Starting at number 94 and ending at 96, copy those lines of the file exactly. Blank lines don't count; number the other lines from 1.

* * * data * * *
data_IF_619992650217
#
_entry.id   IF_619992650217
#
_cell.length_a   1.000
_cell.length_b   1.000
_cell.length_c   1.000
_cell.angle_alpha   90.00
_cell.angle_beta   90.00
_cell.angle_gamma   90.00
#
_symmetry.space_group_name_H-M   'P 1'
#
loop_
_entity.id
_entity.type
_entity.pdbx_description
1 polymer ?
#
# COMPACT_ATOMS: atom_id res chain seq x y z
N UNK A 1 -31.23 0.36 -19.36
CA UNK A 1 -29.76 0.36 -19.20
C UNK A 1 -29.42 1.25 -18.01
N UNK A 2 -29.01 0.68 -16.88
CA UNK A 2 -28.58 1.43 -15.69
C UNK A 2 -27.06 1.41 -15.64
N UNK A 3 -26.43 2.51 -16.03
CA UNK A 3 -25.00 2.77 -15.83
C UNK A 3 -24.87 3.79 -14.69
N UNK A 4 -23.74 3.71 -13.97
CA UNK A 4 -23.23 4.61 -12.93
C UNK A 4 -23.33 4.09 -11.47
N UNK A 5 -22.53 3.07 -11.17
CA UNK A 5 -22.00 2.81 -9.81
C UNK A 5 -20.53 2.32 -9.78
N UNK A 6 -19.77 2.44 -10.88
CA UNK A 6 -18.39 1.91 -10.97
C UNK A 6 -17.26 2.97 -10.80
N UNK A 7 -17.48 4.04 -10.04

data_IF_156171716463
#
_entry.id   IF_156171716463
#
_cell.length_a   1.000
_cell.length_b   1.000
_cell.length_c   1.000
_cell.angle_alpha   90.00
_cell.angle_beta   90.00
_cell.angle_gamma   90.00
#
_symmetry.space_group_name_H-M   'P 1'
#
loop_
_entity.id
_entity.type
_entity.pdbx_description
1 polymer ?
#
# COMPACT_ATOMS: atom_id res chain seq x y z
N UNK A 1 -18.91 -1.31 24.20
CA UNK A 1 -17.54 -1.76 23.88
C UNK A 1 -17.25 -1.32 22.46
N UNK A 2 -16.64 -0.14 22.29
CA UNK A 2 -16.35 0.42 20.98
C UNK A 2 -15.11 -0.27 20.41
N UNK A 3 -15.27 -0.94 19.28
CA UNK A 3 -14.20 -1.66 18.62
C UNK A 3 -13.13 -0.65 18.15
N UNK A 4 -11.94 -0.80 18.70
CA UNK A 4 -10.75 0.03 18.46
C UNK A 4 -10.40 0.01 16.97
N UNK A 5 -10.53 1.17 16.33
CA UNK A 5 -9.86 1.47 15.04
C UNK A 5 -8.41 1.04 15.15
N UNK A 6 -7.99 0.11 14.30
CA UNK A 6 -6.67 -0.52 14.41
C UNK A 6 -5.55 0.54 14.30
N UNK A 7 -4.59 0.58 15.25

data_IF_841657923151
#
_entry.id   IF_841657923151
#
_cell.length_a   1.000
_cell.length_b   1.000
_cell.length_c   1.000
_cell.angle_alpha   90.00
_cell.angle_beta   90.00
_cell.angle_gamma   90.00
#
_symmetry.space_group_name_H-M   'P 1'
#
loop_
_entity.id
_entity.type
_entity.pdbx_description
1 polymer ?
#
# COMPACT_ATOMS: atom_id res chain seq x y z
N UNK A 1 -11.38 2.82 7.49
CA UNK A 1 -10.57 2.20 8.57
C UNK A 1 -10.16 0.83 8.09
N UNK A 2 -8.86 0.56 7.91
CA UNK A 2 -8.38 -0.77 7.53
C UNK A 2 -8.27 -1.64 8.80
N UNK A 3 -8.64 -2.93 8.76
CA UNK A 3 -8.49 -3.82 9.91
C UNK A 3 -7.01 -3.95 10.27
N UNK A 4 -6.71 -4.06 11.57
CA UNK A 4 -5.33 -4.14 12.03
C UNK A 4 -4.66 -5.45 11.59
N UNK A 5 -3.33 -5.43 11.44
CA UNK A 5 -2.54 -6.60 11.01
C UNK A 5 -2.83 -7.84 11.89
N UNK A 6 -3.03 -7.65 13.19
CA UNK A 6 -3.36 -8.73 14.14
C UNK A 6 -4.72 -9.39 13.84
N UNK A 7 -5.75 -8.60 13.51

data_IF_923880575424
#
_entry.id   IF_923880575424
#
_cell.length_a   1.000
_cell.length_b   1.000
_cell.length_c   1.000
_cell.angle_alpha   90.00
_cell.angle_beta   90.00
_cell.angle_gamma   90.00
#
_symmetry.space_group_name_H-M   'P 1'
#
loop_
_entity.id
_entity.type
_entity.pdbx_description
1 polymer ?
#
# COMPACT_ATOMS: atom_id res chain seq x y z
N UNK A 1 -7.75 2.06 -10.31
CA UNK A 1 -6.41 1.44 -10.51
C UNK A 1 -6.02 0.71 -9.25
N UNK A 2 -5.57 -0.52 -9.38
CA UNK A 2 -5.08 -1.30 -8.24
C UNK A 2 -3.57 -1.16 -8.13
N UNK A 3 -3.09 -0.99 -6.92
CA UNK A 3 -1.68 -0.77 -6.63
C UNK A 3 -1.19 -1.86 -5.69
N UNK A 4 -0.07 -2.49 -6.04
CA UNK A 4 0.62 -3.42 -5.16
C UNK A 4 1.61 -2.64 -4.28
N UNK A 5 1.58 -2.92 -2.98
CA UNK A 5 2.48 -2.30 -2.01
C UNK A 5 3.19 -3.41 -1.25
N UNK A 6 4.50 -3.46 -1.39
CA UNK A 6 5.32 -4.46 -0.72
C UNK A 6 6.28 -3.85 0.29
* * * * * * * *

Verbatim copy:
_entity.type
_entity.pdbx_description
1 polymer ?